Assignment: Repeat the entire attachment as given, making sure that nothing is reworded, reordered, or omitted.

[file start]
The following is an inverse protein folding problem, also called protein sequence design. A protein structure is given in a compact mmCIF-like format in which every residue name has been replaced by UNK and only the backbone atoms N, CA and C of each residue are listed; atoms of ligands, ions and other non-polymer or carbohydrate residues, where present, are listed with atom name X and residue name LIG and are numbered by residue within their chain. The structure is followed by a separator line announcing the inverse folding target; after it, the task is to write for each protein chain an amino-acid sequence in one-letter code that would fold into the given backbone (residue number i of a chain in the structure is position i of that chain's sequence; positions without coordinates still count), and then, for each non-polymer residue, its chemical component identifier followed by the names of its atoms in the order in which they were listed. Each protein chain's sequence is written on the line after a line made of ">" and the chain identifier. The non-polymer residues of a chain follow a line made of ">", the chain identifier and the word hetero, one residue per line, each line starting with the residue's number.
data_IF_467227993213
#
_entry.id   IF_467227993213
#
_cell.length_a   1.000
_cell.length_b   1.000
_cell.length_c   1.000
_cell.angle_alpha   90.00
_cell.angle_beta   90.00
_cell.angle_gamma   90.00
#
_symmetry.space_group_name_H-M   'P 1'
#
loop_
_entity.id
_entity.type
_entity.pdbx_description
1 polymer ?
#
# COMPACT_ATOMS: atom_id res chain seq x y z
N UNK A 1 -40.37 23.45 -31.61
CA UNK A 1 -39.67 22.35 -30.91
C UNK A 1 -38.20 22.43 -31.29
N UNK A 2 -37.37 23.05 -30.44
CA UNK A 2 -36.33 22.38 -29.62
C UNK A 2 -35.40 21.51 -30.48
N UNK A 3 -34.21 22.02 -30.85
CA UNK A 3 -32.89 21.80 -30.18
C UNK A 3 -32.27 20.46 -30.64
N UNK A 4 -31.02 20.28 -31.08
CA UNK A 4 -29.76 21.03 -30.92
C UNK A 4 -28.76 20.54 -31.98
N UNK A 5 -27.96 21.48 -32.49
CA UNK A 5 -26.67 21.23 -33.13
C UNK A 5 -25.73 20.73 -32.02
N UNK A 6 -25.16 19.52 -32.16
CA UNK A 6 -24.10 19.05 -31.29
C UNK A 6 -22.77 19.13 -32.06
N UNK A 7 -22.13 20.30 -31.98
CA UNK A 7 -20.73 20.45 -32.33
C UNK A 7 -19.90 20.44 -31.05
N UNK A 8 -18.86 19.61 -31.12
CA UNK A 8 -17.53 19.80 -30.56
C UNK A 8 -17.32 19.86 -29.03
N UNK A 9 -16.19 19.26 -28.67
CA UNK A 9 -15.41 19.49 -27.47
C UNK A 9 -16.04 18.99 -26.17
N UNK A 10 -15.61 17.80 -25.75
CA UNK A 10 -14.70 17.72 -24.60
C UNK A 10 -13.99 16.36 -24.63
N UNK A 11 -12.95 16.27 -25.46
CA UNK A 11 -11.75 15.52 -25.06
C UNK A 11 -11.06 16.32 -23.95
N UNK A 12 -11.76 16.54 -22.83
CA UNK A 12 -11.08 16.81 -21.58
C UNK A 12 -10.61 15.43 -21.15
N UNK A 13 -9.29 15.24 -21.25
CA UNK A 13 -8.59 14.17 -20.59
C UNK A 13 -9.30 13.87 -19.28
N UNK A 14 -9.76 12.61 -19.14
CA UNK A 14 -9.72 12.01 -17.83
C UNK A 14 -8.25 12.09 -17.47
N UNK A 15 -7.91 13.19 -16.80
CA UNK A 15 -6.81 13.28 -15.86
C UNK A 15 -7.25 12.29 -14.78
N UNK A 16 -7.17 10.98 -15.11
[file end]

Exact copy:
The following is an inverse protein folding problem, also called protein sequence design. A protein structure is given in a compact mmCIF-like format in which every residue name has been replaced by UNK and only the backbone atoms N, CA and C of each residue are listed; atoms of ligands, ions and other non-polymer or carbohydrate residues, where present, are listed with atom name X and residue name LIG and are numbered by residue within their chain. The structure is followed by a separator line announcing the inverse folding target; after it, the task is to write for each protein chain an amino-acid sequence in one-letter code that would fold into the given backbone (residue number i of a chain in the structure is position i of that chain's sequence; positions without coordinates still count), and then, for each non-polymer residue, its chemical component identifier followed by the names of its atoms in the order in which they were listed. Each protein chain's sequence is written on the line after a line made of ">" and the chain identifier. The non-polymer residues of a chain follow a line made of ">", the chain identifier and the word hetero, one residue per line, each line starting with the residue's number.
data_IF_467227993213
#
_entry.id   IF_467227993213
#
_cell.length_a   1.000
_cell.length_b   1.000
_cell.length_c   1.000
_cell.angle_alpha   90.00
_cell.angle_beta   90.00
_cell.angle_gamma   90.00
#
_symmetry.space_group_name_H-M   'P 1'
#
loop_
_entity.id
_entity.type
_entity.pdbx_description
1 polymer ?
#
# COMPACT_ATOMS: atom_id res chain seq x y z
N UNK A 1 -40.37 23.45 -31.61
CA UNK A 1 -39.67 22.35 -30.91
C UNK A 1 -38.20 22.43 -31.29
N UNK A 2 -37.37 23.05 -30.44
CA UNK A 2 -36.33 22.38 -29.62
C UNK A 2 -35.40 21.51 -30.48
N UNK A 3 -34.21 22.02 -30.85
CA UNK A 3 -32.89 21.80 -30.18
C UNK A 3 -32.27 20.46 -30.64
N UNK A 4 -31.02 20.28 -31.08
CA UNK A 4 -29.76 21.03 -30.92
C UNK A 4 -28.76 20.54 -31.98
N UNK A 5 -27.96 21.48 -32.49
CA UNK A 5 -26.67 21.23 -33.13
C UNK A 5 -25.73 20.73 -32.02
N UNK A 6 -25.16 19.52 -32.16
CA UNK A 6 -24.10 19.05 -31.29
C UNK A 6 -22.77 19.13 -32.06
N UNK A 7 -22.13 20.30 -31.98
CA UNK A 7 -20.73 20.45 -32.33
C UNK A 7 -19.90 20.44 -31.05
N UNK A 8 -18.86 19.61 -31.12
CA UNK A 8 -17.53 19.80 -30.56
C UNK A 8 -17.32 19.86 -29.03
N UNK A 9 -16.19 19.26 -28.67
CA UNK A 9 -15.41 19.49 -27.47
C UNK A 9 -16.04 18.99 -26.17
N UNK A 10 -15.61 17.80 -25.75
CA UNK A 10 -14.70 17.72 -24.60
C UNK A 10 -13.99 16.36 -24.63
N UNK A 11 -12.95 16.27 -25.46
CA UNK A 11 -11.75 15.52 -25.06
C UNK A 11 -11.06 16.32 -23.95
N UNK A 12 -11.76 16.54 -22.83
CA UNK A 12 -11.08 16.81 -21.58
C UNK A 12 -10.61 15.43 -21.15
N UNK A 13 -9.29 15.24 -21.25
CA UNK A 13 -8.59 14.17 -20.59
C UNK A 13 -9.30 13.87 -19.28
N UNK A 14 -9.76 12.61 -19.14
CA UNK A 14 -9.72 12.01 -17.83
C UNK A 14 -8.25 12.09 -17.47
N UNK A 15 -7.91 13.19 -16.80
CA UNK A 15 -6.81 13.28 -15.86
C UNK A 15 -7.25 12.29 -14.78
N UNK A 16 -7.17 10.98 -15.11